SDSU Extension will utilize funds from a 2019 Administration for Community Living Chronic Disease Self-Management Education Program Sustainability Grant Award to help fund the BCBH program, which has been helping South Dakotans since 2014.
One in three South Dakotans suffer from chronic disease, and chronic disease is among the top five causes of death in our state. While chronic diagnoses are rarely cured, research suggests if individuals learn to better manage and cope with their chronic disease, their quality of life — and potentially their longevity — may be improved.
“With statewide collaboration, we can provide the BCBH programs to help South Dakotans better manage their chronic conditions and learn ways to inspire positive health behavior and lifestyle changes to live healthier, happier lives,” explained Stluka, who also serves as BCBH program administrator.
Modeled after the Stanford University developed evidence-based chronic disease self-management program and licensed through the Self-Management Resource Center, BCBH offers a suite of community-based education programs, specifically designed for adults and their caregivers to enhance their self-management of chronic illnesses and are proven to maintain or improve their health outcomes.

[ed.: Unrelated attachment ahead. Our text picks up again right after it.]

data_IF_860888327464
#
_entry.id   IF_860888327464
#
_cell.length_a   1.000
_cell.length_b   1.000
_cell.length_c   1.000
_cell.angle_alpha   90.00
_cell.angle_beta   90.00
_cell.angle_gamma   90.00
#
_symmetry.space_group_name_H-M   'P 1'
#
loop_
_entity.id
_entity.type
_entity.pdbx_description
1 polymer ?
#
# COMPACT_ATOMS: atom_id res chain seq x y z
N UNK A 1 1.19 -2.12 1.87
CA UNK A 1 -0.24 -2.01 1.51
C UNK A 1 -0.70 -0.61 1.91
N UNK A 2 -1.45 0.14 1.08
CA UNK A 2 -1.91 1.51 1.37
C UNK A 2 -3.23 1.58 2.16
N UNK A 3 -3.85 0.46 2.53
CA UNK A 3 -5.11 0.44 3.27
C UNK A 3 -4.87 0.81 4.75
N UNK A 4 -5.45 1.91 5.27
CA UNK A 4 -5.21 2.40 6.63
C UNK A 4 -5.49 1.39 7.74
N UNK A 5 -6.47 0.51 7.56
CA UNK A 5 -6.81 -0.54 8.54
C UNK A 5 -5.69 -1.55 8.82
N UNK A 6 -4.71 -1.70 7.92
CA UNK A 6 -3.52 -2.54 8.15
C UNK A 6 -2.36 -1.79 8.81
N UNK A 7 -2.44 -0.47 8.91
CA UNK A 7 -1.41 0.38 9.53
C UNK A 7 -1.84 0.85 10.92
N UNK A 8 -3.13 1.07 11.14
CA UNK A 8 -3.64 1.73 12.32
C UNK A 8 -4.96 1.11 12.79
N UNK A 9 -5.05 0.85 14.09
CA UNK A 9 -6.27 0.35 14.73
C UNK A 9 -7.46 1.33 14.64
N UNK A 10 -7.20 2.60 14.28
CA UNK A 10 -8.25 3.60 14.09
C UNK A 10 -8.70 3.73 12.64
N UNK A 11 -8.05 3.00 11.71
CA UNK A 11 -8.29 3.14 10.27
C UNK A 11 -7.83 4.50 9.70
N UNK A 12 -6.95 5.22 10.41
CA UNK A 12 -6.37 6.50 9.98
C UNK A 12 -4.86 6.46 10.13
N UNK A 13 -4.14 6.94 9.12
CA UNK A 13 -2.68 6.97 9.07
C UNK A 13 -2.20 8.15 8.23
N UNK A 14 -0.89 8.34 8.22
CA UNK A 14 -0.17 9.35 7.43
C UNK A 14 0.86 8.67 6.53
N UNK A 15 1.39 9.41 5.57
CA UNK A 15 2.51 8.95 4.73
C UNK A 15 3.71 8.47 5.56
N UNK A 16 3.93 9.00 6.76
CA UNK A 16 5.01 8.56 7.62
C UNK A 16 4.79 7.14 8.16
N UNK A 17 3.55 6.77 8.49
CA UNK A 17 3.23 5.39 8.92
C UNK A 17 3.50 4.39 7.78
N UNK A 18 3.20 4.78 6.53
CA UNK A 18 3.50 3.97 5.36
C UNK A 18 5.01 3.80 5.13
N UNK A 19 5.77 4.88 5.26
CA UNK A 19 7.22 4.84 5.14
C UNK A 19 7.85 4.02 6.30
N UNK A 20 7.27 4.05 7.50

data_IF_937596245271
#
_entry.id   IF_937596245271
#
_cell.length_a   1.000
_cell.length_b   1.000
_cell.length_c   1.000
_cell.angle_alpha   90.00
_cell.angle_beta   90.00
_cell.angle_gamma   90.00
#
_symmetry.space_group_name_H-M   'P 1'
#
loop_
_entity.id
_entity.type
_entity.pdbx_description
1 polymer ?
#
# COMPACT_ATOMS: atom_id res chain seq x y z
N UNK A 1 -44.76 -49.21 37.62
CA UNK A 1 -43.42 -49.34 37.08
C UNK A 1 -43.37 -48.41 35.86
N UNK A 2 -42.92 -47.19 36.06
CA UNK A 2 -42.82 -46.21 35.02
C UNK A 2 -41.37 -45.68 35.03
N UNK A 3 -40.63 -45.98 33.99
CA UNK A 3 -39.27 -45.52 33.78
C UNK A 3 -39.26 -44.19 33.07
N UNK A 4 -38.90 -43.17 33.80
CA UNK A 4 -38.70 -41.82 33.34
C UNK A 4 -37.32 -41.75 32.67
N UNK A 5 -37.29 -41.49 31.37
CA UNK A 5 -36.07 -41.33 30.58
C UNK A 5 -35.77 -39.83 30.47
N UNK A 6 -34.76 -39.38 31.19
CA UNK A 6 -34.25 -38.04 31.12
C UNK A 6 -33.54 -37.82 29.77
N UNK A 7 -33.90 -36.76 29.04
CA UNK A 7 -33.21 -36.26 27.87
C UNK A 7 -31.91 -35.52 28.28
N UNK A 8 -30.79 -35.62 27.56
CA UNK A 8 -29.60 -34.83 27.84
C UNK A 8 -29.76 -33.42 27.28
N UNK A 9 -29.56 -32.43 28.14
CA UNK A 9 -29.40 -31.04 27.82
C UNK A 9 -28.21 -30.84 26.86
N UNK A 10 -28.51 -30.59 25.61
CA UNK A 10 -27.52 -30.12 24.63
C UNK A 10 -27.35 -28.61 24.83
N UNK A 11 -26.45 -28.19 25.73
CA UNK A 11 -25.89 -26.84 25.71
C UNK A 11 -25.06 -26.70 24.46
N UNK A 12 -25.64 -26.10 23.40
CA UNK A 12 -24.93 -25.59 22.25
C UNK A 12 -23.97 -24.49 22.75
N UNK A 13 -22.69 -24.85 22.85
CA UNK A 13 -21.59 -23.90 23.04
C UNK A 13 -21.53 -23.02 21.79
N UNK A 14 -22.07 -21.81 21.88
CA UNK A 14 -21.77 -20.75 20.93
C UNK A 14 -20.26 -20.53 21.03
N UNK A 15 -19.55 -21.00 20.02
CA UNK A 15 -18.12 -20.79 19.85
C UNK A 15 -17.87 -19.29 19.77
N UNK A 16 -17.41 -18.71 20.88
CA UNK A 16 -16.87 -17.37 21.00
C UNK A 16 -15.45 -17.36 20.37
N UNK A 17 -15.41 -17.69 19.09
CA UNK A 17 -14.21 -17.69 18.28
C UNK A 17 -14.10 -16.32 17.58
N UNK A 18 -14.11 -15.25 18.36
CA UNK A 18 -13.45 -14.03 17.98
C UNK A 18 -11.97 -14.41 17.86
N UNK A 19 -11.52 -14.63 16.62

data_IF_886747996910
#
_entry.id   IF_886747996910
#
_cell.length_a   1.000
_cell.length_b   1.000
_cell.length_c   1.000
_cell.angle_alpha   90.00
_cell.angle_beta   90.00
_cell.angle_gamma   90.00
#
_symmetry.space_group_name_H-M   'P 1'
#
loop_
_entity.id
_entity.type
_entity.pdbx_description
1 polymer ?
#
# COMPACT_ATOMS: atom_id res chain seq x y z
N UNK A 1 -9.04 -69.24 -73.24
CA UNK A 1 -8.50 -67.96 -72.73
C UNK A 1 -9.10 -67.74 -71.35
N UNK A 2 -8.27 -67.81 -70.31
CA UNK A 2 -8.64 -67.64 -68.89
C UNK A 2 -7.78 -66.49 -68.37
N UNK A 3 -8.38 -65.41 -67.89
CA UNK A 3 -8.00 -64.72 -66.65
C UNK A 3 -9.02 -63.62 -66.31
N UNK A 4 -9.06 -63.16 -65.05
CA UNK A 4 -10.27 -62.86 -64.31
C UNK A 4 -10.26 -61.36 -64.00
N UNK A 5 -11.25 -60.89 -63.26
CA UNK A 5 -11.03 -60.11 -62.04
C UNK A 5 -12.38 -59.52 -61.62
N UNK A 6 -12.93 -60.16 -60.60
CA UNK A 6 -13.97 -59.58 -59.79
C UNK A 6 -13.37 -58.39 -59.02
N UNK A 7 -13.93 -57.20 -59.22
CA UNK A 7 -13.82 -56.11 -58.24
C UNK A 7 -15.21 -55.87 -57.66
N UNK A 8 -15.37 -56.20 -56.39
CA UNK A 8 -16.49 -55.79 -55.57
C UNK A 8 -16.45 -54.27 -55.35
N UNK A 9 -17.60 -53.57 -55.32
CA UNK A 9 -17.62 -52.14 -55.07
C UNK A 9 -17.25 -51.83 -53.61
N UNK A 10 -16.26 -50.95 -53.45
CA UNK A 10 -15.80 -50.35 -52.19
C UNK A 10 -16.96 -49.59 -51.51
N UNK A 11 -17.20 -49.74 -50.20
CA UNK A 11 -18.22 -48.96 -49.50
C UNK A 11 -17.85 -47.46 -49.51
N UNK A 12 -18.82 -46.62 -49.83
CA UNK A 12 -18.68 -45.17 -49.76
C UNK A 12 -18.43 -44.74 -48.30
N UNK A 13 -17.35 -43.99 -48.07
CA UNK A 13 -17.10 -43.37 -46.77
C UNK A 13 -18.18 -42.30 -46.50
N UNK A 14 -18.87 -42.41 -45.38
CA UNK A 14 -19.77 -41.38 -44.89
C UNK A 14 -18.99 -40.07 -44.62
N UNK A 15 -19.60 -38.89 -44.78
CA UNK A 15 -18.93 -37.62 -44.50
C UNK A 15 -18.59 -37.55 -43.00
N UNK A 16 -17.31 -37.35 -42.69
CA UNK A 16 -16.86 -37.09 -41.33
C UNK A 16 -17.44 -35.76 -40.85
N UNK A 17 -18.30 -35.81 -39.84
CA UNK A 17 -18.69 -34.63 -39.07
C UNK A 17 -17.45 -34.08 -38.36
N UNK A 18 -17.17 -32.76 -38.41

“Receiving these grant funds will help the BCBH program continue to grow and become a sustainable resource that results in reductions of healthcare expenditures and more appropriate utilization of healthcare resources,” Oster said. “As anyone familiar with chronic disease understands, it is a lifelong condition. We hear of a chronic pain crisis in the United States; more than 50 percent of all adults experienced pain in the previous three months. This grant will help to propel the development, awareness, and availability of the Chronic Pain Self-Management program in South Dakota as an appropriate referral resource for those dealing with debilitating pain conditions.”
Since its start in September 2014, BCBH has offered more than 150 workshops in 30 different South Dakota communities where more than 1,500 adults were trained in strategies to help them manage their chronic conditions. BCBH has trained more than 100 volunteers, professionals and community members as BCBH Leaders to use a scripted curriculum and co-facilitate workshops that bring adults dealing with a variety of chronic conditions together into a workshop setting once a week for six weeks. Workshops and trainings are offered across the state.
“Through the program, participants gain self-confidence and learn lifestyle skills, such as eating a balanced diet, engaging in regular exercise and learning how to manage difficult emotions, that will help them better manage their chronic conditions. They are encouraged to be an advocate for their own health and get hands on practice with self-management skills, like problem solving and action planning, that empower them to take charge and be responsible for improving their quality of life,” said Megan Jacobson, SDSU Extension BCBH program associate and Nutrition Field Specialist.